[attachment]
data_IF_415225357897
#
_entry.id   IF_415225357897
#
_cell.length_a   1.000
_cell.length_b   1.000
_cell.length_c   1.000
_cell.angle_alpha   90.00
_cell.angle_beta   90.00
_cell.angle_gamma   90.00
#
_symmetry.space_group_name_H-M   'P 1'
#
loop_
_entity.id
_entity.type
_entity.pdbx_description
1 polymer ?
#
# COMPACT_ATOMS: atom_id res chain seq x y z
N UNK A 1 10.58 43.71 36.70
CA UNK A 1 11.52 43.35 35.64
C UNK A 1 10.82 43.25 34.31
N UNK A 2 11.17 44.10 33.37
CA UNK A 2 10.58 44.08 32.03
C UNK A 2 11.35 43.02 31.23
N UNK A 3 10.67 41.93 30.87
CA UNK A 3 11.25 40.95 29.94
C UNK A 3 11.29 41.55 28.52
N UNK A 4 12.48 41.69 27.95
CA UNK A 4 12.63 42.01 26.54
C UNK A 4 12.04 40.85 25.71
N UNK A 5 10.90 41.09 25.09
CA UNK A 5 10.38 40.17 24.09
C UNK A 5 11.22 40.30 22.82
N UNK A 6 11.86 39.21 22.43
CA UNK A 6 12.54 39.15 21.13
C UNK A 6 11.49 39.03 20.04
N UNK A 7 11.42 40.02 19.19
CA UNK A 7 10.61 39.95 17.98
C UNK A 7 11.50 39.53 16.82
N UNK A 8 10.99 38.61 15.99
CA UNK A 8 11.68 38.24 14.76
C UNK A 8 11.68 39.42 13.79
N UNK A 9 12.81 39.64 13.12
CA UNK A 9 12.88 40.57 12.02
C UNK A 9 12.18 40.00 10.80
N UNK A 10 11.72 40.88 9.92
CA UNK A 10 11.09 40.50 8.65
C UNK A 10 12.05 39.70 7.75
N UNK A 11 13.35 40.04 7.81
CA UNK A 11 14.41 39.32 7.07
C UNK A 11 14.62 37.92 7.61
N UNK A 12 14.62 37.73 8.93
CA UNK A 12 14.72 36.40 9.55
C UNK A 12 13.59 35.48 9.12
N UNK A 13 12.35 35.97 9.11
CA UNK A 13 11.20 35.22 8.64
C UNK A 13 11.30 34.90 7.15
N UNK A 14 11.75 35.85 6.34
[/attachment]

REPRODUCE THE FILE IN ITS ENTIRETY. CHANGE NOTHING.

data_IF_415225357897
#
_entry.id   IF_415225357897
#
_cell.length_a   1.000
_cell.length_b   1.000
_cell.length_c   1.000
_cell.angle_alpha   90.00
_cell.angle_beta   90.00
_cell.angle_gamma   90.00
#
_symmetry.space_group_name_H-M   'P 1'
#
loop_
_entity.id
_entity.type
_entity.pdbx_description
1 polymer ?
#
# COMPACT_ATOMS: atom_id res chain seq x y z
N UNK A 1 10.58 43.71 36.70
CA UNK A 1 11.52 43.35 35.64
C UNK A 1 10.82 43.25 34.31
N UNK A 2 11.17 44.10 33.37
CA UNK A 2 10.58 44.08 32.03
C UNK A 2 11.35 43.02 31.23
N UNK A 3 10.67 41.93 30.87
CA UNK A 3 11.25 40.95 29.94
C UNK A 3 11.29 41.55 28.52
N UNK A 4 12.48 41.69 27.95
CA UNK A 4 12.63 42.01 26.54
C UNK A 4 12.04 40.85 25.71
N UNK A 5 10.90 41.09 25.09
CA UNK A 5 10.38 40.17 24.09
C UNK A 5 11.22 40.30 22.82
N UNK A 6 11.86 39.21 22.43
CA UNK A 6 12.54 39.15 21.13
C UNK A 6 11.49 39.03 20.04
N UNK A 7 11.42 40.02 19.19
CA UNK A 7 10.61 39.95 17.98
C UNK A 7 11.50 39.53 16.82
N UNK A 8 10.99 38.61 15.99
CA UNK A 8 11.68 38.24 14.76
C UNK A 8 11.68 39.42 13.79
N UNK A 9 12.81 39.64 13.12
CA UNK A 9 12.88 40.57 12.02
C UNK A 9 12.18 40.00 10.80
N UNK A 10 11.72 40.88 9.92
CA UNK A 10 11.09 40.50 8.65
C UNK A 10 12.05 39.70 7.75
N UNK A 11 13.35 40.04 7.81
CA UNK A 11 14.41 39.32 7.07
C UNK A 11 14.62 37.92 7.61
N UNK A 12 14.62 37.73 8.93
CA UNK A 12 14.72 36.40 9.55
C UNK A 12 13.59 35.48 9.12
N UNK A 13 12.35 35.97 9.11
CA UNK A 13 11.20 35.22 8.64
C UNK A 13 11.30 34.90 7.15
N UNK A 14 11.75 35.85 6.34